Join us as we continue our visual tour of the history of the East End’s main drag from the Don to Victoria Park through Riverside, Leslieville, the Ashbridges neighbourhood, the Beach Triangle and the Beach. A nod of appreciation to the Riverdale Historical Society who has done amazing work to keep local history of Riverdale alive. To find out more about them and to join, go to: https://riverdalehistoricalsociety.com/
We acknowledge that what we now call Toronto is on the traditional territory of many nations including the Mississauga of the Credit, the Anishnabeg, the Chippewa, the Haudenosaunee and the Wendat peoples and is now home to many diverse First Nations, Inuit and Métis peoples. We also acknowledge that Toronto is covered by Treaty 13 signed with the Mississauga of the Credit, and the Williams Treaties signed with multiple Mississauga and Chippewa bands.
By Joanne Doucette. Joanne is a local historian, a past Chair of the Toronto Public Library, founding member of the Leslieville Historical Society, and co-founder of the DisAbled Women’s Network. She is retired and lives in the Coxwell-Gerrard neighbourhood. She is administrator for the Metis Minute Facebook Page and moderates the following Facebook groups: Midway, Toronto Beaches Historical Photos, and the Coxwell-Gerrard Facebook page.
This walk starts at Broadview Avenue and goes east along the south side to Lewis Street in the Riverside neighbourhood.
The slideshow below explains how to understand Goad’s Atlas. It is not a map really, but a plan prepared to show the risk of fire for specific buildings. Why? For the insurance industry to help determine rates. To see Goad’s Atlas from different years online go to:
For more maps of Toronto go to:
Drovers herded cattle along Kingston Road (now Queen Street East) and the Mill Road (now Broadview Avenue). The tired, hungry and thinner cows (and pigs) were fattened up on the grasses growing behind the butcher on the shores of Ashbridges Bay. Then the butchers slaughtered them and sold the meat in the St. Lawrence Market.
The restaurant owners could fight off robbers, but they were defeated by the economic downturn that followed World War One. With no money in their pockets, people could not afford to eat out.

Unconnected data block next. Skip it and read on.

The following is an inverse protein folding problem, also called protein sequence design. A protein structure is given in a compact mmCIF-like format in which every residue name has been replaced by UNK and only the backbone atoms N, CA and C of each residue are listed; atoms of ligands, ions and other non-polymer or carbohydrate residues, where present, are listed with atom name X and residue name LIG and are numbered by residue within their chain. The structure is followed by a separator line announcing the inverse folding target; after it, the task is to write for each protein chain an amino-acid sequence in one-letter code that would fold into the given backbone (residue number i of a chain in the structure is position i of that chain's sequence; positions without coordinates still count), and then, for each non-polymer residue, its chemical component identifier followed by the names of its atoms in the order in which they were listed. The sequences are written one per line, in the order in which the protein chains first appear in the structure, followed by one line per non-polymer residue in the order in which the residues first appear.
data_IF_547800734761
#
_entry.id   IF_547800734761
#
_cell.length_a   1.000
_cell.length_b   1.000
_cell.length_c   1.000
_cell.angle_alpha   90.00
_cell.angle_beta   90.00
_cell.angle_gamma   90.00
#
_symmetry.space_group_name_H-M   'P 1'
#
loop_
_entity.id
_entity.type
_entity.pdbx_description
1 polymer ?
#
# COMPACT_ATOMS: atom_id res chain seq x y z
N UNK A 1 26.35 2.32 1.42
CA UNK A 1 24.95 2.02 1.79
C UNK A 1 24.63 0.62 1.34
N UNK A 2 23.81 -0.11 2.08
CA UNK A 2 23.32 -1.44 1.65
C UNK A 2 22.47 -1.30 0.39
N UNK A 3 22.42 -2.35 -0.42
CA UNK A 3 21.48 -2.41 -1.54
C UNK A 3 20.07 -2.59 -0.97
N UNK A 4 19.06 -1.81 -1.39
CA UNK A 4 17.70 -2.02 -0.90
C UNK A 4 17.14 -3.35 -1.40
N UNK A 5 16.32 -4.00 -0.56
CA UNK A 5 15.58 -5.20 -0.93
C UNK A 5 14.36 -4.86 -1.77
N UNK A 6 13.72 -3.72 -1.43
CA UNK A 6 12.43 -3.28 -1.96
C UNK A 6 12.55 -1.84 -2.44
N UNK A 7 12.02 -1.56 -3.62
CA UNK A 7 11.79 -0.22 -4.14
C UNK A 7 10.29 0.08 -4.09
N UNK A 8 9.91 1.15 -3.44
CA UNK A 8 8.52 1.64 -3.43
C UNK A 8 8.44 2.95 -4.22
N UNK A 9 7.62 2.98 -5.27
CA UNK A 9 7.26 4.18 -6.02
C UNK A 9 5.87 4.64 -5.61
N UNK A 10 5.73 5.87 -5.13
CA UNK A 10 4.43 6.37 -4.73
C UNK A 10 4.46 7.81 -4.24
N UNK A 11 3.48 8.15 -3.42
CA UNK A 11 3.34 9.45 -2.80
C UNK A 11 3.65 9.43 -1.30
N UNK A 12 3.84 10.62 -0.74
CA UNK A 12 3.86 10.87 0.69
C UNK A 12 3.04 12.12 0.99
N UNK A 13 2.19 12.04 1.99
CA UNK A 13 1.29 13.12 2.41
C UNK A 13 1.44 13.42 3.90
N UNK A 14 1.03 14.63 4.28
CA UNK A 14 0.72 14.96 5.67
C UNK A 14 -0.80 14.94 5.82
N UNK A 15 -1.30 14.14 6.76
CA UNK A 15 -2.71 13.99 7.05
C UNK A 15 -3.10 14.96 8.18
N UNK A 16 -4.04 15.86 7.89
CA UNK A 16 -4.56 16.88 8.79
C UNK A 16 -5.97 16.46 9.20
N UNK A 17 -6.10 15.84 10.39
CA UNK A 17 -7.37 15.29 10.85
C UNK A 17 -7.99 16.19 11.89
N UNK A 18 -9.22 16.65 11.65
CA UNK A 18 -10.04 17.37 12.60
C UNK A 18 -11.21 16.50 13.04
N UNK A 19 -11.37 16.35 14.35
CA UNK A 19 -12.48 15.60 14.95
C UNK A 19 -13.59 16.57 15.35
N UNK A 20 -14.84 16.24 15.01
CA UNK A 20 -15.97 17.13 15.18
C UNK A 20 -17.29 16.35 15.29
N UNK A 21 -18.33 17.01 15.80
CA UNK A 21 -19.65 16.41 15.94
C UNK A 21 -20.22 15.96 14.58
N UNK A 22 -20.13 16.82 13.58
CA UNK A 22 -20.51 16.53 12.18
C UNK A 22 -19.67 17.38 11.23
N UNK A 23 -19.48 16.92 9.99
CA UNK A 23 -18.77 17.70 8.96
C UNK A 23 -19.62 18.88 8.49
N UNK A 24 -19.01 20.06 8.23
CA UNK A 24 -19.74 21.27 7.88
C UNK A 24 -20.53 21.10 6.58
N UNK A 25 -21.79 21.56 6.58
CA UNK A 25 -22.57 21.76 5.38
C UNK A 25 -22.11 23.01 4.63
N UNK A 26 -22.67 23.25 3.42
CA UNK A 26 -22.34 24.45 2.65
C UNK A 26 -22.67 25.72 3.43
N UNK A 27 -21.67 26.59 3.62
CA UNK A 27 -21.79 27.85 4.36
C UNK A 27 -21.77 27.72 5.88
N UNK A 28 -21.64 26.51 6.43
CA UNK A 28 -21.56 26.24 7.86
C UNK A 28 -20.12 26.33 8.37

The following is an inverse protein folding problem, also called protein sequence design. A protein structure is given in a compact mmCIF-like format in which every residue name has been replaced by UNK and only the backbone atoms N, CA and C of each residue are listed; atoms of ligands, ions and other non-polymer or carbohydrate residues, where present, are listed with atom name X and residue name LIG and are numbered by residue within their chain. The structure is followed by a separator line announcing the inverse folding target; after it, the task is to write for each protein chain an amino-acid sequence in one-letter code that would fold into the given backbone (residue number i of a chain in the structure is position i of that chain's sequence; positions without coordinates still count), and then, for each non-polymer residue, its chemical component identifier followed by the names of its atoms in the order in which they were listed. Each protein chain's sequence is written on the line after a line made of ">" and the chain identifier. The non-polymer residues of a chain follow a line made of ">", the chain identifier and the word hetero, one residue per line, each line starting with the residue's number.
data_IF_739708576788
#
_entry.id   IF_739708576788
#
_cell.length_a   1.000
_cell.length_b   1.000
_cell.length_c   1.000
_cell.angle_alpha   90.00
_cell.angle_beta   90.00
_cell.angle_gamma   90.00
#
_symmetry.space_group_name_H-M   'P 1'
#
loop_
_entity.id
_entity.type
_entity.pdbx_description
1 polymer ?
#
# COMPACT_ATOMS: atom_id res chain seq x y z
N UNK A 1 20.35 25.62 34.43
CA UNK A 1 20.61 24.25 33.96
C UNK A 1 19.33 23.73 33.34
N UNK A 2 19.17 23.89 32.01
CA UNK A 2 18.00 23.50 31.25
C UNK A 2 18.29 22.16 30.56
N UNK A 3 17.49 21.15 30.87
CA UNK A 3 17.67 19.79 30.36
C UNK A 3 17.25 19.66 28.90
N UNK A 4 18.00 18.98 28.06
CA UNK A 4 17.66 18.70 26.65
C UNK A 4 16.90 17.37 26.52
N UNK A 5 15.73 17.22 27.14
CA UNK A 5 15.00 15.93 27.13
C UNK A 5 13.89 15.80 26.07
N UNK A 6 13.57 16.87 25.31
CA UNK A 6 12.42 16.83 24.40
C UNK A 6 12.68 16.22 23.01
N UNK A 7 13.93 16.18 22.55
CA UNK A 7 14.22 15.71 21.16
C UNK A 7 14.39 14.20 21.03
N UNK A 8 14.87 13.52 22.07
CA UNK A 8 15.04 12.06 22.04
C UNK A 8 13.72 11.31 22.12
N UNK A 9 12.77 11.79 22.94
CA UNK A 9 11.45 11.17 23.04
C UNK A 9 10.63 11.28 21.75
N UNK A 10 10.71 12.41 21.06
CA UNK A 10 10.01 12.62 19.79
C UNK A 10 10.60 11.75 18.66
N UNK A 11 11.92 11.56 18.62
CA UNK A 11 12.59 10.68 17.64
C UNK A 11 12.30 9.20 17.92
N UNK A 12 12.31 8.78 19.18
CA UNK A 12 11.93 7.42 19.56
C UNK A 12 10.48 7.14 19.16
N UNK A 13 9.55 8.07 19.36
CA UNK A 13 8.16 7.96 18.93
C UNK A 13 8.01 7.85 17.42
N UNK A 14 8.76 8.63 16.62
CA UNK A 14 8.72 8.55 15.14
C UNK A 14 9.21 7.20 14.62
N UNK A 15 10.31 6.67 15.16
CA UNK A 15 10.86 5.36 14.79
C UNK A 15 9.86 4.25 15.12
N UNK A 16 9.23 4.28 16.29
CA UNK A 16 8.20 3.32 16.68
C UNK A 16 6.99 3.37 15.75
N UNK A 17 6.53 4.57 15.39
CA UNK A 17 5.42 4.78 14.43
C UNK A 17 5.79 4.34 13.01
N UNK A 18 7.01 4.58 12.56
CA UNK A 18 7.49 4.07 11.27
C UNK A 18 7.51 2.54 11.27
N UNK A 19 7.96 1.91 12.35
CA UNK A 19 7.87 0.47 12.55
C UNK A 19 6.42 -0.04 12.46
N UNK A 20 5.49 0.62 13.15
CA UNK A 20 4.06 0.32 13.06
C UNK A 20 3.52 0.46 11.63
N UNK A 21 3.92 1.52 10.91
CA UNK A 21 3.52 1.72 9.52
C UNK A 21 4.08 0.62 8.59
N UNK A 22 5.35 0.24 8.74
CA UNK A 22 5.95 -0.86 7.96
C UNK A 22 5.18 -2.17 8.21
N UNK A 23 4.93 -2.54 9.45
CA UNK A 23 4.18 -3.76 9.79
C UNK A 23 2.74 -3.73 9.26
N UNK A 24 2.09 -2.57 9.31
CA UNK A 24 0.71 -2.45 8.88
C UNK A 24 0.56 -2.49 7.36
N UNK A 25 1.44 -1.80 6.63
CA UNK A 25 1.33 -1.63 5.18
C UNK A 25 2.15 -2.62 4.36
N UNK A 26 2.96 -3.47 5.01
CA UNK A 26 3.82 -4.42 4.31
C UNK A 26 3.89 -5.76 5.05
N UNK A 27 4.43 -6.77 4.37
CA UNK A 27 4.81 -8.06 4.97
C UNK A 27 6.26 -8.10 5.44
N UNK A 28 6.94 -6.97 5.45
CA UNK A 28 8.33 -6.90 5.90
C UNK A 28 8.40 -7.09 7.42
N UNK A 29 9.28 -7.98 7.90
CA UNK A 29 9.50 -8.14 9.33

From 1900 to 1913 The East End experienced the benefits of a world economic boom, despite the Panic of 1907. Most of the housing stock in The East End went up from 1900 to 1930 with many houses constructed in that first decade 1900 to 1910, but the housing shortage was acute and many resorted to living in “the rears”. This gave laneway housing a bad reputation, well-earned, and led to by-laws banning such housing. The City of Toronto only slowly opened its collective mind to laneway housing in the 21st Century. https://www.toronto.ca/city-government/planning-development/planning-studies-initiatives/changing-lanes-the-city-of-torontos-review-of-laneway-suites/
Jobs were to be had close at hand as many new factories sprang up along Carlaw Avenue and Eastern Avenue around 1900. That year the Niagara Parks Commission approved a plan to build a massive hydro-electric generating station on the Canadian side of the Niagara River that would power The East End’s factories with cheap hydroelectricity. The period from 1900 to 1910 was a time of great hopes and dreams for the working-class immigrants. Most men had relatively good jobs in a growing economy. For most they could really believe that they had a chance to get ahead. If all their dreams could not be lived in their life time, they expected that the lives of their children would continue to improve through education and hard work – the proverbial “elbow grease”. This was a time when the belief in progress permeated all levels of society. They expected good schools and libraries so that they and their children “could get ahead”.
For more about the history of this Riverside legend go to:
Please check this website for the next part of this digital tour as we “walk” from the Don River to Victoria Park in a series that links together to form a chain.
My history of Leslieville is available for reading free of charge at:
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